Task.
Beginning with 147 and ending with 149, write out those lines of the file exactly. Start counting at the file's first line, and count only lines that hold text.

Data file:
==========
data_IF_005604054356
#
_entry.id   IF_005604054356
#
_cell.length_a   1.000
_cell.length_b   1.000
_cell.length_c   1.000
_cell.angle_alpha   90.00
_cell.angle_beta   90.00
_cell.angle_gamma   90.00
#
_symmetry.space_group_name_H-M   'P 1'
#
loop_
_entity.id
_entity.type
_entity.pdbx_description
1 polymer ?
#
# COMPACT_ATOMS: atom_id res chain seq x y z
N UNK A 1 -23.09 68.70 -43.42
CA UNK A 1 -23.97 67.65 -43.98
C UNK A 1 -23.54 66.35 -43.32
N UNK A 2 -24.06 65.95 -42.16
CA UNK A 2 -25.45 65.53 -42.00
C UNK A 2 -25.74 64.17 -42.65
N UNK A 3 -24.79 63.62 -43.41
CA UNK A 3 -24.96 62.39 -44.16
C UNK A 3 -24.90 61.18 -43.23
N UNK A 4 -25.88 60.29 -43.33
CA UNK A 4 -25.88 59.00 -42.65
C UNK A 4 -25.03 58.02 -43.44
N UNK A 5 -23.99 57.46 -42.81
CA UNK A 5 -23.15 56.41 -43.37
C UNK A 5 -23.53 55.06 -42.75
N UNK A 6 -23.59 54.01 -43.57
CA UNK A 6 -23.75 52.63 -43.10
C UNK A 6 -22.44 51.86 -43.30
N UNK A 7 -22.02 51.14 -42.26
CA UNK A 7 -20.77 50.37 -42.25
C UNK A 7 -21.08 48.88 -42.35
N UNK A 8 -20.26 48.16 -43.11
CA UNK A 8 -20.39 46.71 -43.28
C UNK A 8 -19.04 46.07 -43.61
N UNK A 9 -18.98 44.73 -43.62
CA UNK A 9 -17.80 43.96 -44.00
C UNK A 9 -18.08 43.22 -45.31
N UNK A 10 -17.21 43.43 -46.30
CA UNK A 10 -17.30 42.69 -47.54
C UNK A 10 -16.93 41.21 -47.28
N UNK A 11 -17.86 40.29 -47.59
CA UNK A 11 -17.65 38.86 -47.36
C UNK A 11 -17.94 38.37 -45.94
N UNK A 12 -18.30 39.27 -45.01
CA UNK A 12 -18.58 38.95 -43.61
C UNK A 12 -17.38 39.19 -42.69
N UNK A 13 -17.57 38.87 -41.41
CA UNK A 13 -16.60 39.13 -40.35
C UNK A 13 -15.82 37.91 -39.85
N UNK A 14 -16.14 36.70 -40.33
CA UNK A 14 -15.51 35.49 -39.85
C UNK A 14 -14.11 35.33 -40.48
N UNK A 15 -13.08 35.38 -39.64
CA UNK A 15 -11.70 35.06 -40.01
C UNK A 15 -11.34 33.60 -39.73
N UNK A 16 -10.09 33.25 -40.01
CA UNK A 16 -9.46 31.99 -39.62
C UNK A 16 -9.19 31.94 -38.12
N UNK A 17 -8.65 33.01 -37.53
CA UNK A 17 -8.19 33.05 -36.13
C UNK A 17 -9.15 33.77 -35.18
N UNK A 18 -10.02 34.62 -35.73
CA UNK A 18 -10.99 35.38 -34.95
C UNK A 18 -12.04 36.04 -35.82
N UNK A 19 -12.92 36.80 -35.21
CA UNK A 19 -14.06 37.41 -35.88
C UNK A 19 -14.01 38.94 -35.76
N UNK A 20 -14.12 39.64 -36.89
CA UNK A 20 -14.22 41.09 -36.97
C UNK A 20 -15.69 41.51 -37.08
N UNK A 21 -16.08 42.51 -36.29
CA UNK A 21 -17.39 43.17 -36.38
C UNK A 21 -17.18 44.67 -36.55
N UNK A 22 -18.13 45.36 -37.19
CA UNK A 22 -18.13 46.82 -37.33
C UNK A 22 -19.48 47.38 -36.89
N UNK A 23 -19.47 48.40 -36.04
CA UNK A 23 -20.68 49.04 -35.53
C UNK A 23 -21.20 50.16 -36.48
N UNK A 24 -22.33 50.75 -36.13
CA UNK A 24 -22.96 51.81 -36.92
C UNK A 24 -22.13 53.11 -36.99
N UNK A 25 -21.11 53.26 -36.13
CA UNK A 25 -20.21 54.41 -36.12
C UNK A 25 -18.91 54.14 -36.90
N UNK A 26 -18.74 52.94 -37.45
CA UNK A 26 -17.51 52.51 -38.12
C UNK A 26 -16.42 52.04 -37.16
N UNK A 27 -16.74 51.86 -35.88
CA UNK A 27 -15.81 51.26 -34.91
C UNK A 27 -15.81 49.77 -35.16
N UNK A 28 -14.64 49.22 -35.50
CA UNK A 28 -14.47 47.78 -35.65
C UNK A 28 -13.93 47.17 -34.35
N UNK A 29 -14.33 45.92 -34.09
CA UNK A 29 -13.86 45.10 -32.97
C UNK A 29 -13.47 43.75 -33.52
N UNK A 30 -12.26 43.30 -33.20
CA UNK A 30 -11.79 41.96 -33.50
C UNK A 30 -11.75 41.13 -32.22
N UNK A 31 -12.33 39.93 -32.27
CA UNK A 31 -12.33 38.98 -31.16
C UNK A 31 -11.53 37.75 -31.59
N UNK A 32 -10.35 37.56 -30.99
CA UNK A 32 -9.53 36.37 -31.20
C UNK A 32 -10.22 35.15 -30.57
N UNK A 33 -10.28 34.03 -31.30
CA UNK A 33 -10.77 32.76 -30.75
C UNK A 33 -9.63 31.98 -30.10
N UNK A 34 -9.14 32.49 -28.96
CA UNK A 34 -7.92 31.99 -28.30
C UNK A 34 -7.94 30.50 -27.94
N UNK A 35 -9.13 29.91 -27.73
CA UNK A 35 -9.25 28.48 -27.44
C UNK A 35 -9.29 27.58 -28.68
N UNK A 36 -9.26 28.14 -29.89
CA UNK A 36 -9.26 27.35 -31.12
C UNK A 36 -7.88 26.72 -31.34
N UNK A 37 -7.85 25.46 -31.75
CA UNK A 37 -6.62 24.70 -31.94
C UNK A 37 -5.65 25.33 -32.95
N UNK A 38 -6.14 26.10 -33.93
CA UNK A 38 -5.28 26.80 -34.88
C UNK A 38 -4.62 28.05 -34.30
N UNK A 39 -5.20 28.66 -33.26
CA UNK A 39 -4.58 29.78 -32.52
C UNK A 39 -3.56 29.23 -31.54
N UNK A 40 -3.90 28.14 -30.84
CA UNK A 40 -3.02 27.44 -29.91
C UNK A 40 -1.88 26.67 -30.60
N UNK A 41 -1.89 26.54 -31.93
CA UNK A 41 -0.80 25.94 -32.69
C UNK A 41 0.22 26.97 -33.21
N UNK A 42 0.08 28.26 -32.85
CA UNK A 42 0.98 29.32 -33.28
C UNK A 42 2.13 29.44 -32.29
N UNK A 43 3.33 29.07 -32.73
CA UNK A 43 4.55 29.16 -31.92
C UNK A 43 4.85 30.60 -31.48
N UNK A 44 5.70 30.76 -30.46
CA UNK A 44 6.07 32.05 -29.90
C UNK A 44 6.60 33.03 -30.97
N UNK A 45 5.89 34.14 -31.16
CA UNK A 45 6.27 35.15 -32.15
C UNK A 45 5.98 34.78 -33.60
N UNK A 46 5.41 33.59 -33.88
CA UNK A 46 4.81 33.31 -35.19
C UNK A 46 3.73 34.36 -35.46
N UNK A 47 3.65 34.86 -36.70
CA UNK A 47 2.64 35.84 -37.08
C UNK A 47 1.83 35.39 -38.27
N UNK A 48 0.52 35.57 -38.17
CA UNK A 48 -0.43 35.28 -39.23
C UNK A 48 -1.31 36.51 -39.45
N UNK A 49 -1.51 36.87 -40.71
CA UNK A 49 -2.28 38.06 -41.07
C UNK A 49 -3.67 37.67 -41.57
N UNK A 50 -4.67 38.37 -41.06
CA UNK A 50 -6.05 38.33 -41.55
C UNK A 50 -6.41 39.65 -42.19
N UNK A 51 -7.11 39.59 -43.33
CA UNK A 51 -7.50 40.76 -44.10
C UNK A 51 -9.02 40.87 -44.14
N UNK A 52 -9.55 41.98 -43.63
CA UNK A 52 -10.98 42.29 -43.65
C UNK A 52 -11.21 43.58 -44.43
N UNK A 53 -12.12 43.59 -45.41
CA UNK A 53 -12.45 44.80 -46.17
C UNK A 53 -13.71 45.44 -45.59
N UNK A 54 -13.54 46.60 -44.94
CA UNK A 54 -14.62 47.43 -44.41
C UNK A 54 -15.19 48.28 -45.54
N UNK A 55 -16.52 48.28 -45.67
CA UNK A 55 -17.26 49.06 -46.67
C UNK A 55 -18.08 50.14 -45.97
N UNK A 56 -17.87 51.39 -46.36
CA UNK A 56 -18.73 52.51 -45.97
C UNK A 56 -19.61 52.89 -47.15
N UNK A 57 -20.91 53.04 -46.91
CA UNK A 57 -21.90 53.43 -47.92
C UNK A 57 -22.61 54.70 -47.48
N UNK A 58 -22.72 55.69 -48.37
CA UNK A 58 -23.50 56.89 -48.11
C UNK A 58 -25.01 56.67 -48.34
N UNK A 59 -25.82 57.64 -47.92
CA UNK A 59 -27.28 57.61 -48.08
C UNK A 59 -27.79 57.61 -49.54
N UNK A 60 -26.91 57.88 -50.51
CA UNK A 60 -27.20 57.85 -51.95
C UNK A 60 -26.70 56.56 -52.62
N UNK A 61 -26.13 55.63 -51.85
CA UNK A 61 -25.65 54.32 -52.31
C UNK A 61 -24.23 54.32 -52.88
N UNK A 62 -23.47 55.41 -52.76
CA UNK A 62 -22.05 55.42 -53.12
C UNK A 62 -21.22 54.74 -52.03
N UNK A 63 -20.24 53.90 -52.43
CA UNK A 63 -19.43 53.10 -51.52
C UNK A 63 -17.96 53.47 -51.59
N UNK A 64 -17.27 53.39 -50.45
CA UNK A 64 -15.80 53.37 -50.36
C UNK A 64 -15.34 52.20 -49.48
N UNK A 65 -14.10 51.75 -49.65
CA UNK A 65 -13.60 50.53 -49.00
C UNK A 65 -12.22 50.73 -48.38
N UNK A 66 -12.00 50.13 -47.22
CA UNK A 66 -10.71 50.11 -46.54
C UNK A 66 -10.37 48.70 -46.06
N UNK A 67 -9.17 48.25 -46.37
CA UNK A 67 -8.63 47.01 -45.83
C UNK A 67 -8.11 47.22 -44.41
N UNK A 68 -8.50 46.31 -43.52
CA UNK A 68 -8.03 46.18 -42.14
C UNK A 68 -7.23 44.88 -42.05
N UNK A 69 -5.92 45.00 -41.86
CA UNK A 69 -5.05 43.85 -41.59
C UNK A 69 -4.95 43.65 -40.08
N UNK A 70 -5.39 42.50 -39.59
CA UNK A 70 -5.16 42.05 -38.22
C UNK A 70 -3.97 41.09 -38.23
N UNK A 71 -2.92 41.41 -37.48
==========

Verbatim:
N UNK A 43 3.33 29.07 -32.73
CA UNK A 43 4.55 29.16 -31.92
C UNK A 43 4.85 30.60 -31.48